The Building

Our building dates from 1840 and is a grade 2* listed building.

Exterior view of Central Methodist Church building in winter.

Exterior view of Central Methodist Church in winter.

The first trustees of our old chapel  were ambitious when they asked James Simpson, a Leeds architect, to design a building that would seat 1500 people. It was built to mark the centenary of  Methodism and, until the 1980s, was known as Centenary Chapel.  Since then (when Centenary merged with Wesley Chapel in Priory St) the church based in the building has been known as Central Methodist Church.

On May 24th,1738, John¬†¬†Wesley had¬†a heart warming experience. Along with his brother, Charles, they began a movement within the Anglican Church which emphasised the importance of loving God with all one‚Äôs heart, soul, mind and strength; and¬†¬†also of loving one‚Äôs neighbour as one‚Äôs self.¬†¬†A revival of religion followed and the early Methodists began to build a number of ‚Äėpreaching places‚Äô which were often filled to capacity.

100 years later,¬†York‚Äôs¬†¬†first Methodist chapel in the Aldwark ‚Äď now a dental surgery ‚Äď became too small for the numbers seeking to use it and a new building on a new site became necessary.

James Simpson, the architect, succeeded in his task and this bold initiative was  rewarded with a dramatic increase in members.  It has been called one of the northern cathedrals of Methodism.  When you look inside you can see why!

The Pulpit.  This was intended to be the focus of the interior. It emphasises the importance of preaching.  From this pulpit preachers have related the Good News to everyday life.  Made of Spanish mahogany it dominated the worship area and originally had two tiers.

Part of the pulpit and communion table

Part of the pulpit and communion table

The Box Pews.  They matched the general outline of the interior and there are some interesting carved wooden details on the book ledges.

Box pews

Box pews

The Windows¬†are an excellent example of what is called¬†‚Äėflashed glass‚Äô¬†¬†where pieces of white and coloured glass are fused together and the coloured sections then cut out.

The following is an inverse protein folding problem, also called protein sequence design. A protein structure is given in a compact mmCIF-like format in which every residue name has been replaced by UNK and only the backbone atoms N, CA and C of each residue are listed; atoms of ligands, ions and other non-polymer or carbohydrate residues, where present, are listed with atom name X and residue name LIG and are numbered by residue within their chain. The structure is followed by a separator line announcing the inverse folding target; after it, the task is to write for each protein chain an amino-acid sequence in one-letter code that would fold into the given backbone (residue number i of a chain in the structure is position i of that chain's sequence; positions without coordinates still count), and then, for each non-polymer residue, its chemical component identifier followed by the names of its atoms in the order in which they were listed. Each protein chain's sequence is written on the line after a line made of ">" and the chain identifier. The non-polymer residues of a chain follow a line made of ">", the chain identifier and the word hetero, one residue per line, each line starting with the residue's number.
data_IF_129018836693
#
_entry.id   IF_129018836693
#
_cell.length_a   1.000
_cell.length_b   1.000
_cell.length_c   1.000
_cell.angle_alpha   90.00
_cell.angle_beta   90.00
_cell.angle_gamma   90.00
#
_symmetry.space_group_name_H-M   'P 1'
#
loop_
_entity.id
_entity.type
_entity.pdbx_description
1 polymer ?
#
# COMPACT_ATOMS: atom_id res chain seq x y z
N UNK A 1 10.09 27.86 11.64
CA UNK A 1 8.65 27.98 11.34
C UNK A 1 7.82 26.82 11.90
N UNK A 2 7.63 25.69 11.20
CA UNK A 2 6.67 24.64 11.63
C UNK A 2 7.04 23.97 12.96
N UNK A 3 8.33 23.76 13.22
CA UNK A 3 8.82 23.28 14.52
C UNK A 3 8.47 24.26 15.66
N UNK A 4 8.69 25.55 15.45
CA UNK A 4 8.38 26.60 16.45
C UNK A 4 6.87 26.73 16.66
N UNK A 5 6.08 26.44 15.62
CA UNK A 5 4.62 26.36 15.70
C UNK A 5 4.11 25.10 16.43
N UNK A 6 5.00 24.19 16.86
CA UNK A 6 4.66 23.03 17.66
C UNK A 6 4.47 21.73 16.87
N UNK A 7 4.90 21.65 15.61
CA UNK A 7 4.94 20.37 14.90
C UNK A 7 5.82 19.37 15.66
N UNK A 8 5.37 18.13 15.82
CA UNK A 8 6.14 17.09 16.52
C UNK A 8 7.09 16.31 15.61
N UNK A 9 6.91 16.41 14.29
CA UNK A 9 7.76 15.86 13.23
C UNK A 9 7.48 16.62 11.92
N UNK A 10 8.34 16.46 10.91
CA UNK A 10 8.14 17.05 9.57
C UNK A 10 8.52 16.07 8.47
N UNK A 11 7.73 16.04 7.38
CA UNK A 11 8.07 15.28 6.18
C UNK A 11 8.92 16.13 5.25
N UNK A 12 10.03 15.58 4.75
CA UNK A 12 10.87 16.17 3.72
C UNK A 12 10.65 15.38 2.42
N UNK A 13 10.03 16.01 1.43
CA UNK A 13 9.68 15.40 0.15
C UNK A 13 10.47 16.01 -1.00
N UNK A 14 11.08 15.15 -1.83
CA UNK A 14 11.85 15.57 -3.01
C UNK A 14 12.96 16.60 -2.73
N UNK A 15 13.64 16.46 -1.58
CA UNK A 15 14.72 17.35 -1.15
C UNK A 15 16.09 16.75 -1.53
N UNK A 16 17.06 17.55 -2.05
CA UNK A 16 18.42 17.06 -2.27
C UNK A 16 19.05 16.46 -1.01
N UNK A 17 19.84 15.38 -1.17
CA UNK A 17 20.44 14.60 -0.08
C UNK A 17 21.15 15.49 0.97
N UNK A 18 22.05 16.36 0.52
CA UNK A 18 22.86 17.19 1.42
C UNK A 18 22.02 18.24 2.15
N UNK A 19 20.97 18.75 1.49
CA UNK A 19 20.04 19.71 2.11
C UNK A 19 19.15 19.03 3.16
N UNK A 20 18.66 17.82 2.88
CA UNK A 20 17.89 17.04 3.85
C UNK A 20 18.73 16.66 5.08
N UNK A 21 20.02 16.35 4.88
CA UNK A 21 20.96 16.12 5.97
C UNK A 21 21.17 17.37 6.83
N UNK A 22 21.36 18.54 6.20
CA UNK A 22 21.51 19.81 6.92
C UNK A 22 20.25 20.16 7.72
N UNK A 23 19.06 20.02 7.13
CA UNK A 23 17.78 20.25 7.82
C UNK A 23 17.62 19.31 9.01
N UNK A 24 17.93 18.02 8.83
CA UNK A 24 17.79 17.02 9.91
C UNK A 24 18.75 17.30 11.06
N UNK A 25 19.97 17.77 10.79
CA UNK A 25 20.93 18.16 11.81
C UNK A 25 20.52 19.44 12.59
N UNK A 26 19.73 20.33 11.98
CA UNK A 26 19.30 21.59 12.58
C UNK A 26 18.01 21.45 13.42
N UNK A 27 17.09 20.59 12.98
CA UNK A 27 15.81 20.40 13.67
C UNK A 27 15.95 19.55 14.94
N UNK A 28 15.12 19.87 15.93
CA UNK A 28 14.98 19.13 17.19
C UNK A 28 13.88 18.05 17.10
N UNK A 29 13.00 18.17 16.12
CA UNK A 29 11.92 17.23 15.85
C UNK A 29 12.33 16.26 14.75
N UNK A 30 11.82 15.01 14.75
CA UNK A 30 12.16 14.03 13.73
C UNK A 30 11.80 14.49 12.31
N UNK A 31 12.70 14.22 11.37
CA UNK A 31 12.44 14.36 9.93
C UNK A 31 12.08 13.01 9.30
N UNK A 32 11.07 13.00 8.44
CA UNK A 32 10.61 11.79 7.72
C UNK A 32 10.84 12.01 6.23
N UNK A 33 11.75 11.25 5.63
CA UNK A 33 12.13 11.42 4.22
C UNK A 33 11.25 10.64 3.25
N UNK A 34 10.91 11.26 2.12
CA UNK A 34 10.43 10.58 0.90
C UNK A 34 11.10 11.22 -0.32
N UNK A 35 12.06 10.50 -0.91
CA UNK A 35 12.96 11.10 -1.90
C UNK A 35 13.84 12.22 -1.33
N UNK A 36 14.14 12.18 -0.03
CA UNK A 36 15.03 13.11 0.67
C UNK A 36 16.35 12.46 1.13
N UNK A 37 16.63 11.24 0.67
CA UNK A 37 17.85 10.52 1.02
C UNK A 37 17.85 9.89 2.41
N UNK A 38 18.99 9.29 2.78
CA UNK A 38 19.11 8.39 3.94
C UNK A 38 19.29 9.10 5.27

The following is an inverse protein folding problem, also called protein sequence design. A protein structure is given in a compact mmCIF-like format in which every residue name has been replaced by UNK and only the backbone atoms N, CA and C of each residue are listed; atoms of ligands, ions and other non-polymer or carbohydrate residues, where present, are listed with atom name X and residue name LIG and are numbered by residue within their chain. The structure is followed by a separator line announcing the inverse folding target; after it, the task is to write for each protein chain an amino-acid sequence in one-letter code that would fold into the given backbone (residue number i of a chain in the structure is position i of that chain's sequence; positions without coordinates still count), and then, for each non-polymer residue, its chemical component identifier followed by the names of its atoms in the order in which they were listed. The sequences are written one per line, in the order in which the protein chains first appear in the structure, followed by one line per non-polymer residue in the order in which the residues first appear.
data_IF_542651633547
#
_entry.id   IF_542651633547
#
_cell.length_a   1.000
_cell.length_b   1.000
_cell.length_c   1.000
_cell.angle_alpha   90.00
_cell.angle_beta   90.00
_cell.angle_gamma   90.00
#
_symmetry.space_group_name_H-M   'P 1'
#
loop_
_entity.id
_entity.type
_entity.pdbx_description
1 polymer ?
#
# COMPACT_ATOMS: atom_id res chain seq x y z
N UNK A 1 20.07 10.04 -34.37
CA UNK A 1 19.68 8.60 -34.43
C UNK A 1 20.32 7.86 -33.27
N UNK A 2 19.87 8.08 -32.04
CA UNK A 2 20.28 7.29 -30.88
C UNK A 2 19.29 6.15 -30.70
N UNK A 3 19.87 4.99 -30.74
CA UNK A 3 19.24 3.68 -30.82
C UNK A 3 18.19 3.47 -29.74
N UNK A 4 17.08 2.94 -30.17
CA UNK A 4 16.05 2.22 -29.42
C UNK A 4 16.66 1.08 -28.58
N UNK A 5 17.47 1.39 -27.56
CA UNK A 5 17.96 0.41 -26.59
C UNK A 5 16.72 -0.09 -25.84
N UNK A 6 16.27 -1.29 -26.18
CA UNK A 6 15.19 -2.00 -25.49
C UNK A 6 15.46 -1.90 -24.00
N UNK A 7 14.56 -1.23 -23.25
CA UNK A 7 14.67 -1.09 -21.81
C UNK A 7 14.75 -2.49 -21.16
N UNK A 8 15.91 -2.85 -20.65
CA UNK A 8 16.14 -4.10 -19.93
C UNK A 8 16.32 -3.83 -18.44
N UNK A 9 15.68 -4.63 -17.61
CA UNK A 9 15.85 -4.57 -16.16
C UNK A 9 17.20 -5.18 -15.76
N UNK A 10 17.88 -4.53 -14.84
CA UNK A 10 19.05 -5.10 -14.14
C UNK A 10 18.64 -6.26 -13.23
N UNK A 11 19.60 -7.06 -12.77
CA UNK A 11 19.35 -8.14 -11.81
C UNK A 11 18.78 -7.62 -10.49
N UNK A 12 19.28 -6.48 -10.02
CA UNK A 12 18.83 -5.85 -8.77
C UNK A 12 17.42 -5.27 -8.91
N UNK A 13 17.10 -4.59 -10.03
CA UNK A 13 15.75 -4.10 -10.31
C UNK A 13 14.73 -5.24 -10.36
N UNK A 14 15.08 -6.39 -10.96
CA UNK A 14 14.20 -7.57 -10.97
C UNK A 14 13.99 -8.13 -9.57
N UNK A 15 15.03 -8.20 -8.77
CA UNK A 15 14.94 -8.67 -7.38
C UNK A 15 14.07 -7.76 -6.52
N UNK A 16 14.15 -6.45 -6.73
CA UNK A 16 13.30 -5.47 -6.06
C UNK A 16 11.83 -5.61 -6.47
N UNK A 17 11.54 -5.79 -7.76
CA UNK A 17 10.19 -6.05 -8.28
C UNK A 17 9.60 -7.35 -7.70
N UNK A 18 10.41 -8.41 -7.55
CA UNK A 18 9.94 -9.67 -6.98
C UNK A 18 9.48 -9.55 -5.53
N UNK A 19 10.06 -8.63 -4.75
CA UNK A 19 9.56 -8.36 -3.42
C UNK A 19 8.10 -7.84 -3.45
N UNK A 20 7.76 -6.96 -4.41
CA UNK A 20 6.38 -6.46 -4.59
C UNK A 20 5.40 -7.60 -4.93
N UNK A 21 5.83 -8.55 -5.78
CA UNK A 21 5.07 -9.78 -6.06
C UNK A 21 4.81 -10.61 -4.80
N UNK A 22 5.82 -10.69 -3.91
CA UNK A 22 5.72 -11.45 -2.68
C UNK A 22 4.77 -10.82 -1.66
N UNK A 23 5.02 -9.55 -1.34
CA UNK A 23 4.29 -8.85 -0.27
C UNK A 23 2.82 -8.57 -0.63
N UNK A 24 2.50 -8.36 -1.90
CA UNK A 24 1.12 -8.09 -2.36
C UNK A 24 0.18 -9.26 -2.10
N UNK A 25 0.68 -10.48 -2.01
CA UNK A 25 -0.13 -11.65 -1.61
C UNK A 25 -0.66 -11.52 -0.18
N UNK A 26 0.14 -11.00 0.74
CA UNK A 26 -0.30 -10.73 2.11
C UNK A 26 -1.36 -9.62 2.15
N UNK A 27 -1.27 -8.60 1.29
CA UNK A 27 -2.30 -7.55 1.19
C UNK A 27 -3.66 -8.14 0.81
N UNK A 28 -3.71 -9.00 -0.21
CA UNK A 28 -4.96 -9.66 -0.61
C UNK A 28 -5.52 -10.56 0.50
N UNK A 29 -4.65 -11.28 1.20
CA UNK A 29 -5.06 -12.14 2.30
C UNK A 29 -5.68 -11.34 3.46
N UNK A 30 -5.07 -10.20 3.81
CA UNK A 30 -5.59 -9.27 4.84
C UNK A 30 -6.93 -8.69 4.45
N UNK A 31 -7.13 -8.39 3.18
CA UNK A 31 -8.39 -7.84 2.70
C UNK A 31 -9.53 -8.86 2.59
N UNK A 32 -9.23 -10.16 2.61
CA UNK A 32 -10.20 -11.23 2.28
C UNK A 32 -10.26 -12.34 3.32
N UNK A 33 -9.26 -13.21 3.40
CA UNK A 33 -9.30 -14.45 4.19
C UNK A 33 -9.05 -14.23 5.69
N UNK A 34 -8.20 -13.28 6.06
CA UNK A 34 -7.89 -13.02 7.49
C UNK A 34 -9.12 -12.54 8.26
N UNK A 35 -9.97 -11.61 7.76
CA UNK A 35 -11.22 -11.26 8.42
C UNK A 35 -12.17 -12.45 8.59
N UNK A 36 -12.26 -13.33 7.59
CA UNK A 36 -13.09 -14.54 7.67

An example of flashed glass in a window in one of the halls

An example of flashed glass in a window in one of the halls; the curved wall in the background is the rear of the chapel.

The Ceiling¬†is magnificent.¬†¬†The elaborate acanthus leaf bosses and the¬†‚Äėegg-and-dart‚Äô¬†¬†cornice moulding compliment an attractive floral patterned frieze.

The ceiling of the chapel

The ceiling of the chapel

The Organ¬†is one of the finest in the city.¬†¬†It was built by John Brown (of Elliot and Hill) in 1841.¬†¬†To learn more see¬†‚ÄėThe Organ‚Äô.

A close-up view of some of the organ pipes.

A close-up view of some of the organ pipes.

The David Hill memorial can be seen on the south west wall beneath the gallery.  David’s father was a founder trustee and David himself was born a few months after the official opening which took place on July 17th, 1840.  David Hill became a local preacher and, in 1864, a Wesleyan Methodist minister. Within a week he was on his way to China as a missionary.  For over thirty years he worked in that country until his death in 1896.

The David Hill memorial

The David Hill memorial

Fire!  In 1861 the present building was extended to include two large halls with a linking screen partition and five smaller meeting rooms. These premises were destroyed by fire, rebuilt and burnt down again before finally being rebuilt in 1863.  It was probably at this time that one of the windows on the north east side of the church was made into a door way to provide access to these new rooms.

In 1893 the premises were further extended by the addition of new class rooms and a ladies’ parlour, helpfully creating a courtyard to the rear of the church.

One of the halls, a later 19th century addition to the chapel building.

One of the halls, a later 19th century addition to the chapel.

Redevelopment.  In 1993 a redevelopment scheme was undertaken at a cost of almost £600,000. The refurbished premises were officially re-opened on March 26th, 1994, by Revd Dr Donald English, Chairman of the World Methodist Council.

In the 21st century, Central’s building continues to serve the city 7 days a week. An ongoing programme of improvements, repairs and maintenance continues. In 2017, major works were undertaken to the chapel roof enabled by a grant from the Listed places of worship grant scheme.

You can explore the interior of the chapel using the ‘York Churches’ app available for Apple and Android devices.

We have large rooms available for hire: for bookings please ring (01904) 612171.